May 16, 2010: Finally, there is some 'real' progress to report: The Dürer dress is nearing completion :-)
I'm using dark red wool as outer fabric and medium-weight, white linen for lining the bodice and sleeves. This time, I've started by finishing the sleeves, eyeholes and laces (see picture 1 und 2). During my last jewellery course at the 'Volkshochschule' I have made two silver endpieces for attaching the neck lacing to the collar of the dress (by now, they are gilded, see picture 3).
Making the pleated panel:
Sewing together the pieces for the dress (picture 1) and inserting the sleeves was the quick and easy part. As could be expected, the more difficult part was making and inserting the pleated panel. As suggested by others (Heather for instance) I used silk molleton (bought from a quilting supply shop) for padding and strengthening the pleats (picture 1). I had to cover the reverse side of the molleton with linen as it was pilling badly (picture 2). On the right side of the outer fabric I marked the stitches for gathering the pleats (they are 1.5 cm apart) and pinned the linen-molleton-padding in place (picture 3). I used thick linen thread (which I normally use for eyeholes) for pleating (picture 4). After pulling the threads tight, this gave me 12 more or less even pleats with in total 8 cm width of the whole panel (picture 4). When viewn from the wrong side, the molleton is completely covered with linen. (Note that this is the panel I inserted into the back of the bodice.)
(I feel I should mention that I have absolutely no idea how the pleating was achieved in the medieval dresses - I wonder if anyone does? I'm just trying to find a way to make the dress appear like those in the artwork.)
Inserting the pleated panel into the back of the gown:
With the pleat gathering threads pulled tight I tried to insert the panel, beginning with the top edge (picture 1). I had to do this by hand with most stitching being done from the right side of the dress. The top part of the seam is slightly rounded as this seemed to reduce the wrinkels bound to appear at the edges when inserting a rectangular piece of fabric into a rectangular cut-out (picture 2). I stitched additional threads through the inserted panel to help keeing the pleats in place (picture 3). The linen lining of the bodice (picture 4) covers most of the pleated panel, but does not really add additional stability - this is achieved by the linen yarn threaded through the pleats!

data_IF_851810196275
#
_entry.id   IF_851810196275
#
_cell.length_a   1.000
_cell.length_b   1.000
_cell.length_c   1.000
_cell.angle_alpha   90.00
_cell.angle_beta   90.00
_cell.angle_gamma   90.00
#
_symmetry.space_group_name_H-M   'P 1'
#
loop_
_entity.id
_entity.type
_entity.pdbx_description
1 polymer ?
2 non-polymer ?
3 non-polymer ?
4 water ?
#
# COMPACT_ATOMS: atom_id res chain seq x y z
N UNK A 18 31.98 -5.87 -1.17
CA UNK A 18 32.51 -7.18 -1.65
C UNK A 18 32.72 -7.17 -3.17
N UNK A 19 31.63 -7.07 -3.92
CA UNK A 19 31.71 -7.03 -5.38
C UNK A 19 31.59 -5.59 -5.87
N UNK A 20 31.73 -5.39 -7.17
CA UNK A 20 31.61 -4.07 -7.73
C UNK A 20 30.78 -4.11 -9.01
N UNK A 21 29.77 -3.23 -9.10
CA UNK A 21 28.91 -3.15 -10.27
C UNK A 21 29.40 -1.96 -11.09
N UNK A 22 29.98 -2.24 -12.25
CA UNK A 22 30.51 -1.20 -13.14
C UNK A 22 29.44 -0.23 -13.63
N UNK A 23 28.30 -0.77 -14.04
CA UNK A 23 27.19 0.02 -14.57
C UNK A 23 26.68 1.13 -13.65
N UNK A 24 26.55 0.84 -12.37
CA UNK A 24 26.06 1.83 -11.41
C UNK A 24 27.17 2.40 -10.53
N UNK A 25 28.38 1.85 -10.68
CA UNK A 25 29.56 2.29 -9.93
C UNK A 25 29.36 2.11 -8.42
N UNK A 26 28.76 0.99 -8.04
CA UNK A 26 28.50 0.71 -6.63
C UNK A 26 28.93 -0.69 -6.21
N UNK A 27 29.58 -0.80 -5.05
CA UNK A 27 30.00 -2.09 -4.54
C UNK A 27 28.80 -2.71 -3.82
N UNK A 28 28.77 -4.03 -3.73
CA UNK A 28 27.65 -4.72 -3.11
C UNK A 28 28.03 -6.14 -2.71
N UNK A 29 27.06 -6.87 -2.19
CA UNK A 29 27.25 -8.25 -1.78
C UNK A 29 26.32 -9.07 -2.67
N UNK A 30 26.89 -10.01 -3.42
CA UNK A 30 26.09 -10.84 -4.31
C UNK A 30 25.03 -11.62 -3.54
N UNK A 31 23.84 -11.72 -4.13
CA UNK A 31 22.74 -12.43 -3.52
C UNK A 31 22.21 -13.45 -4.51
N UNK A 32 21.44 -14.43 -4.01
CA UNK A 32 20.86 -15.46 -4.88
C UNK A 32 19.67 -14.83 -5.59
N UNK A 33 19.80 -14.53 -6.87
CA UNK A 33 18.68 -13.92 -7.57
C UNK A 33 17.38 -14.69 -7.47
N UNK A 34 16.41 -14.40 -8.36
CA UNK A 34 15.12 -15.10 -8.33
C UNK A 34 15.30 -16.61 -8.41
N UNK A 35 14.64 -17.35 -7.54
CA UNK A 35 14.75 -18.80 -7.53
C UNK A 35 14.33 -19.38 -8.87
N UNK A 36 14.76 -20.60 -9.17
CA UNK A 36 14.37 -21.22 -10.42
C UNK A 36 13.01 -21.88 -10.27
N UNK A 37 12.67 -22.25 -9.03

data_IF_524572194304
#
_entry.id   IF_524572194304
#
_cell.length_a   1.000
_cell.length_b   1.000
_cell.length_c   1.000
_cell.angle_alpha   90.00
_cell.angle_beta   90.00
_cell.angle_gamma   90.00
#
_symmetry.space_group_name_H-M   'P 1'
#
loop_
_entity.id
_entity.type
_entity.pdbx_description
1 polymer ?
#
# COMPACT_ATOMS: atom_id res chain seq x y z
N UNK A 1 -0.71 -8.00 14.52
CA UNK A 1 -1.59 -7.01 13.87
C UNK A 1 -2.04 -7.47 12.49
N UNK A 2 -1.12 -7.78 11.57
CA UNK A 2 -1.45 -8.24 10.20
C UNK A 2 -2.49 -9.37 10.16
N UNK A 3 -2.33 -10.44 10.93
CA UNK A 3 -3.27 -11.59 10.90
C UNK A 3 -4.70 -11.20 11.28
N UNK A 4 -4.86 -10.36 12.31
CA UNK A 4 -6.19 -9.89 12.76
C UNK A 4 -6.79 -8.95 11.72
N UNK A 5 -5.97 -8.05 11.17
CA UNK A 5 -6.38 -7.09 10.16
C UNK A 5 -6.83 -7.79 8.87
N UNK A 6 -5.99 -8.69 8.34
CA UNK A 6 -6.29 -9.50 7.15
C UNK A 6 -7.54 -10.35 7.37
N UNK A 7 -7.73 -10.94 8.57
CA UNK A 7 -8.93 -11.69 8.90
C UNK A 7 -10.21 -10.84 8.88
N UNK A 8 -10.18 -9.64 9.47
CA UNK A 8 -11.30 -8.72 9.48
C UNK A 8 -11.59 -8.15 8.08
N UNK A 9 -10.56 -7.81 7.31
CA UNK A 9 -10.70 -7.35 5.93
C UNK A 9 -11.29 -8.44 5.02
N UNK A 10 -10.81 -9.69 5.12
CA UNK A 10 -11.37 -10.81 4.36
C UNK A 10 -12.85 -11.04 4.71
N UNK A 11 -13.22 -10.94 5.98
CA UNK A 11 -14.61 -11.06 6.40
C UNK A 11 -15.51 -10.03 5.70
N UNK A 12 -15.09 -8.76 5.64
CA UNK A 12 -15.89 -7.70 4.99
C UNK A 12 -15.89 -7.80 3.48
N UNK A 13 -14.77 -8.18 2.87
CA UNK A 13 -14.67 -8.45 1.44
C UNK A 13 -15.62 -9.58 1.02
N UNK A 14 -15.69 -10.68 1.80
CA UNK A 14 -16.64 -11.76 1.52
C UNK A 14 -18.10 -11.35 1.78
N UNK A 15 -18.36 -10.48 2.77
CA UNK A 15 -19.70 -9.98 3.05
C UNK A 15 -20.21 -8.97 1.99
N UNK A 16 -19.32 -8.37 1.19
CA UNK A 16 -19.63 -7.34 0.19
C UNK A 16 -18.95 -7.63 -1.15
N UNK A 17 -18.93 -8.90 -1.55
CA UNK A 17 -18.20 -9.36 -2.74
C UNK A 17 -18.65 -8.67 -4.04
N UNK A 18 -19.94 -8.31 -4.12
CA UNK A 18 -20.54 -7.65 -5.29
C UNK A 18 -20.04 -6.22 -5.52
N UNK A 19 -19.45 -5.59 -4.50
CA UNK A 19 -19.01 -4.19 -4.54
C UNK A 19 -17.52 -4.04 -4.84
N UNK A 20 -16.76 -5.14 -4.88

Making and inserting the back panel took me the better part of last Sunday - I think I can finally finish the dress next weekend :-)
June 21, 2010: The finished gown
Well, I did finish the dress that weekend yet it took me a while to update this page... Anyway, this is what the finally finished dress looks like:
October 13, 2010: Eyes and hooks or how to fasten the dress (a late update)
Originally I had planned to fasten the dress between the central folds of the pleated panel in the front. Unfortunately, this did not work well: As the pleated panel is thicker than a normal layer of fabric, the eyes and hooks I attached left and right of the central fold - when under strain (as they should be because I want the dress the fit thightly) - 'opened' the central pleat (a bit hard to explain, but the central fold became wider than all the rest). Closure in the center of the pleated panel will only work if the panel would the less thick I guess or if the outer side of the pleat could be somehow pulled/kept together... I cannot see right now how that would work.
Anyway, I resolved the problem by sewing the left and right side of the front panel together and inserting one fixed panel in the front - just like in the back, the only difference being the central (unnecessary) seam in the panel. To be able to pull the dress over my head I reopened the left side seam from sleeve seam to waist level. I sewed eyes and hooks to this new side opening (picture 1) and to the front seam above the pleated panel (picture 2). This allows me to get dressed comfortably and the eyes and hooks fastening doesn't show very much :-) (picture 3)
Additionally, here are more detailed pictures of the sleeves (picture 4) and collar lacing (picture 5).
(bettina, october 2010)